Luckily, there are some great apps out there to help you train your ears. Here’s our guide to the top picks.

4. Build your confidence

Once you’re comfortable with the fundamentals, you can build confidence by learning songs and singing with other musicians.

Singing in a band or ensemble is different from singing on your own, but it’s an essential skill.

Interacting with other musicians will help you understand where you’re at and what you need to improve.

It’s also one of the most fun and satisfying parts of being a musician.

That said, If you’re not ready to work with others in person you can always collaborate online.

For example, It’s common for producers to work with vocalists to create hooks and toplines for their beats and tracks.

Check out LANDR Network to see how you can connect with other musicians to collaborate.

5. Find your unique style

The most important step as a singer and creator is to find your unique style.

The most important step as a singer and creator is to find your unique style.

Every voice has its strengths, and finding the genres, moods and styles where yours works is essential.

You may have to accept that some vocal styles may be out of reach for your basic sound—but that’s OK. If you focus on being creative and musical, you’ll find an approach that suits you.

Here’s a few tips on how to zero in on what you sing best:

Find your range

The typical roles in a vocal ensemble are bass, tenor, alto and soprano. They correspond to different voice types that are separated by the range of notes they typically sing.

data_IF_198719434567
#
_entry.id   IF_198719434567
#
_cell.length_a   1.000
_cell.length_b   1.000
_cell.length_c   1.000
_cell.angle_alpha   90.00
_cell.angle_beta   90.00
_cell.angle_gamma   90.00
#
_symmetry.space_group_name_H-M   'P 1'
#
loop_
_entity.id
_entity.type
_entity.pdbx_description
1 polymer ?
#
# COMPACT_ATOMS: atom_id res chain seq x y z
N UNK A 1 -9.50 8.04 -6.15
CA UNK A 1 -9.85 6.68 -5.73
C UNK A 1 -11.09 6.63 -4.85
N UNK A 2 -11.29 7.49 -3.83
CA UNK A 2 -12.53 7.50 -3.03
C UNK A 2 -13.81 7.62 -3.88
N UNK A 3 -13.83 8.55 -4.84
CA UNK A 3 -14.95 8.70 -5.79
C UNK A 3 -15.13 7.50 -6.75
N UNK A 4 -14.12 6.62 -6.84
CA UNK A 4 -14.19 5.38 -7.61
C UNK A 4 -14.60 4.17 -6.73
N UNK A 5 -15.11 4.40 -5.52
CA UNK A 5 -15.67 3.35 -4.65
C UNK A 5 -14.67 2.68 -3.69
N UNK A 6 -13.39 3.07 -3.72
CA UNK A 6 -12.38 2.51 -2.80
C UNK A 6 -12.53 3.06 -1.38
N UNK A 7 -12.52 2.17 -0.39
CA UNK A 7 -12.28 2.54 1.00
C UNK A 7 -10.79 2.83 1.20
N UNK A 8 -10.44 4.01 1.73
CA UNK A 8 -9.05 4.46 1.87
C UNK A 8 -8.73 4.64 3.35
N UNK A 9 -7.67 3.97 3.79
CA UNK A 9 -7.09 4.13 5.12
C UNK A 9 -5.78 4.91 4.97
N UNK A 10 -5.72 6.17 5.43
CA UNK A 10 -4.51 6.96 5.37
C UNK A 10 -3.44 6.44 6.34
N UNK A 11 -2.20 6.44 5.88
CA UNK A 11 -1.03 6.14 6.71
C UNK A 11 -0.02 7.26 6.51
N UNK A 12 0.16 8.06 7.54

Identifying which voice type you have can help you choose comfortable keys to sing in and write better parts.

Here’s a helpful guide to finding your voice type and how it can help you develop as a vocalist.

Try different genres

Different genres take radically different approaches to vocal style.

From whisper soft to all-out screams, you may find your voice is better suited to a particular genre.

Don’t hesitate to try out different approaches as you discover your personal style.

Experiment with vocal effects

Plenty of today’s distinct vocal styles rely on vocal effects to enhance the singer’s voice.

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You probably recognize some of the most common ones like Auto-Tune or lo-fi effects.

But there’s a whole world of cool audio effects you can use to create a unique vocal sound.

Check out our guides to vocal processing, momentary effects, pitch correction and more for a look at the possibilities.

6. Use tools to help you

To use those cool effects, you’ll have to dive into some basic music production techniques.

It may sound intimidating, but every creator making music today should know the basics of using a DAW.

Even if you never plan to mix or master music, the creative benefits of digital tools have a lot to offer.

When it comes to singing, vocal recording is a skill of its own you’ll have to learn.

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When it comes to singing, vocal recording is a skill of its own you’ll have to learn. If you’ve never heard your own voice recorded before, the experience can be jarring.

And vocal tracking puts every single imperfection in your performance under the microscope. After all, you’re completely alone in a vocal booth singing into a highly sensitive microphone at close range!


Getting used to it is part of being effective as a singer. But using a DAW to record yourself will also help you craft parts and understand areas where you can improve.

That’s vital information for any developing singer.

Start singing now

Singing may seem like it’s only possible for a few talented individuals.

But if you dig a bit deeper you’ll find that that’s never been true.

For every flashy pop-star there are plenty of great singers that fly under the radar and create memorable songs.

No matter what style you end up pursuing, it’s worth taking the first steps to start your journey as a vocalist.


Various contributors from the LANDR team of music mentors.